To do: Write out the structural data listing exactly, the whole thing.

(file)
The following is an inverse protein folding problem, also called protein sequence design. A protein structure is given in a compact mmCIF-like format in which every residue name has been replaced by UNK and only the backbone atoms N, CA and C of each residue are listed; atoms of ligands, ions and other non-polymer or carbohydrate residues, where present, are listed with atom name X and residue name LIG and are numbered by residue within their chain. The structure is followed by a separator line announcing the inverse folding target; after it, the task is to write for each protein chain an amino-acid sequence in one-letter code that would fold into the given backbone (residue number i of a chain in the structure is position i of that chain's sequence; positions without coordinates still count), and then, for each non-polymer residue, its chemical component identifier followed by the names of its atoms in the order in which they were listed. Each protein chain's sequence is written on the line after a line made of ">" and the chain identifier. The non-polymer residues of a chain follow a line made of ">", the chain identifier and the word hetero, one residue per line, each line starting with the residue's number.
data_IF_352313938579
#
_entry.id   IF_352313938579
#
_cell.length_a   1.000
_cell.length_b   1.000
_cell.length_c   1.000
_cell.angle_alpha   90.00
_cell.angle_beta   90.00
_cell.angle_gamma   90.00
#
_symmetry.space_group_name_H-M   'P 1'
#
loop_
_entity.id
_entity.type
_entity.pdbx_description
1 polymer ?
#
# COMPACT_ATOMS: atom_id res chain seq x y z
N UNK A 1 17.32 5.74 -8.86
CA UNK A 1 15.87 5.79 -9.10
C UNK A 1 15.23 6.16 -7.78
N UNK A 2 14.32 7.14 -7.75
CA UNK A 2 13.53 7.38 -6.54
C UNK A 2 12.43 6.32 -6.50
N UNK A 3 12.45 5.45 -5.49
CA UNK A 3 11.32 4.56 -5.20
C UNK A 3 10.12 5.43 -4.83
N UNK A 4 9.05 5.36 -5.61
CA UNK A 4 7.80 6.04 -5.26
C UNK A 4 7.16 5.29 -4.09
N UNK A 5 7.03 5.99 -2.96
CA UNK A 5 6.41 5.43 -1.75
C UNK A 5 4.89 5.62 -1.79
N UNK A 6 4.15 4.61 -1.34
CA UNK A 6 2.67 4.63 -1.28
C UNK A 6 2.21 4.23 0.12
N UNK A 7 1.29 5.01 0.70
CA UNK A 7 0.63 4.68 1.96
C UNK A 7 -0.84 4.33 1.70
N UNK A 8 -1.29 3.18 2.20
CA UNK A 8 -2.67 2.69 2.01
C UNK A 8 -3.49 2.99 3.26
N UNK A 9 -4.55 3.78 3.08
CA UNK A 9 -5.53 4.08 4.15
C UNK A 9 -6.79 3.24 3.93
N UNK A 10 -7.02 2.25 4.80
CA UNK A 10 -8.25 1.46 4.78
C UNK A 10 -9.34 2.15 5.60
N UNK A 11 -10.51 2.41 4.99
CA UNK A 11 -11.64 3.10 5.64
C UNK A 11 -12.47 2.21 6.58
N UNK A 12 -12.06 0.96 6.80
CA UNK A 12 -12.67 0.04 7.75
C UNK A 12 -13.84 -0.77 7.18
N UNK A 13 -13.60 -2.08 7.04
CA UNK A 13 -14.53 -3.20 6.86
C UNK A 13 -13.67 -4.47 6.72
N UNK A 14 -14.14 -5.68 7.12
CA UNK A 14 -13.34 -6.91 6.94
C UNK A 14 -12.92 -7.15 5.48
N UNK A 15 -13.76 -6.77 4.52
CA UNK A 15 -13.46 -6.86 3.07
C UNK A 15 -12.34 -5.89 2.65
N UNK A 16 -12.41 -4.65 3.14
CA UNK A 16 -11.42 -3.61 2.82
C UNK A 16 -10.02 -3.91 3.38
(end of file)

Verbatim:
The following is an inverse protein folding problem, also called protein sequence design. A protein structure is given in a compact mmCIF-like format in which every residue name has been replaced by UNK and only the backbone atoms N, CA and C of each residue are listed; atoms of ligands, ions and other non-polymer or carbohydrate residues, where present, are listed with atom name X and residue name LIG and are numbered by residue within their chain. The structure is followed by a separator line announcing the inverse folding target; after it, the task is to write for each protein chain an amino-acid sequence in one-letter code that would fold into the given backbone (residue number i of a chain in the structure is position i of that chain's sequence; positions without coordinates still count), and then, for each non-polymer residue, its chemical component identifier followed by the names of its atoms in the order in which they were listed. Each protein chain's sequence is written on the line after a line made of ">" and the chain identifier. The non-polymer residues of a chain follow a line made of ">", the chain identifier and the word hetero, one residue per line, each line starting with the residue's number.
data_IF_352313938579
#
_entry.id   IF_352313938579
#
_cell.length_a   1.000
_cell.length_b   1.000
_cell.length_c   1.000
_cell.angle_alpha   90.00
_cell.angle_beta   90.00
_cell.angle_gamma   90.00
#
_symmetry.space_group_name_H-M   'P 1'
#
loop_
_entity.id
_entity.type
_entity.pdbx_description
1 polymer ?
#
# COMPACT_ATOMS: atom_id res chain seq x y z
N UNK A 1 17.32 5.74 -8.86
CA UNK A 1 15.87 5.79 -9.10
C UNK A 1 15.23 6.16 -7.78
N UNK A 2 14.32 7.14 -7.75
CA UNK A 2 13.53 7.38 -6.54
C UNK A 2 12.43 6.32 -6.50
N UNK A 3 12.45 5.45 -5.49
CA UNK A 3 11.32 4.56 -5.20
C UNK A 3 10.12 5.43 -4.83
N UNK A 4 9.05 5.36 -5.61
CA UNK A 4 7.80 6.04 -5.26
C UNK A 4 7.16 5.29 -4.09
N UNK A 5 7.03 5.99 -2.96
CA UNK A 5 6.41 5.43 -1.75
C UNK A 5 4.89 5.62 -1.79
N UNK A 6 4.15 4.61 -1.34
CA UNK A 6 2.67 4.63 -1.28
C UNK A 6 2.21 4.23 0.12
N UNK A 7 1.29 5.01 0.70
CA UNK A 7 0.63 4.68 1.96
C UNK A 7 -0.84 4.33 1.70
N UNK A 8 -1.29 3.18 2.20
CA UNK A 8 -2.67 2.69 2.01
C UNK A 8 -3.49 2.99 3.26
N UNK A 9 -4.55 3.78 3.08
CA UNK A 9 -5.53 4.08 4.15
C UNK A 9 -6.79 3.24 3.93
N UNK A 10 -7.02 2.25 4.80
CA UNK A 10 -8.25 1.46 4.78
C UNK A 10 -9.34 2.15 5.60
N UNK A 11 -10.51 2.41 4.99
CA UNK A 11 -11.64 3.10 5.64
C UNK A 11 -12.47 2.21 6.58
N UNK A 12 -12.06 0.96 6.80
CA UNK A 12 -12.67 0.04 7.75
C UNK A 12 -13.84 -0.77 7.18
N UNK A 13 -13.60 -2.08 7.04
CA UNK A 13 -14.53 -3.20 6.86
C UNK A 13 -13.67 -4.47 6.72
N UNK A 14 -14.14 -5.68 7.12
CA UNK A 14 -13.34 -6.91 6.94
C UNK A 14 -12.92 -7.15 5.48
N UNK A 15 -13.76 -6.77 4.52
CA UNK A 15 -13.46 -6.86 3.07
C UNK A 15 -12.34 -5.89 2.65
N UNK A 16 -12.41 -4.65 3.14
CA UNK A 16 -11.42 -3.61 2.82
C UNK A 16 -10.02 -3.91 3.38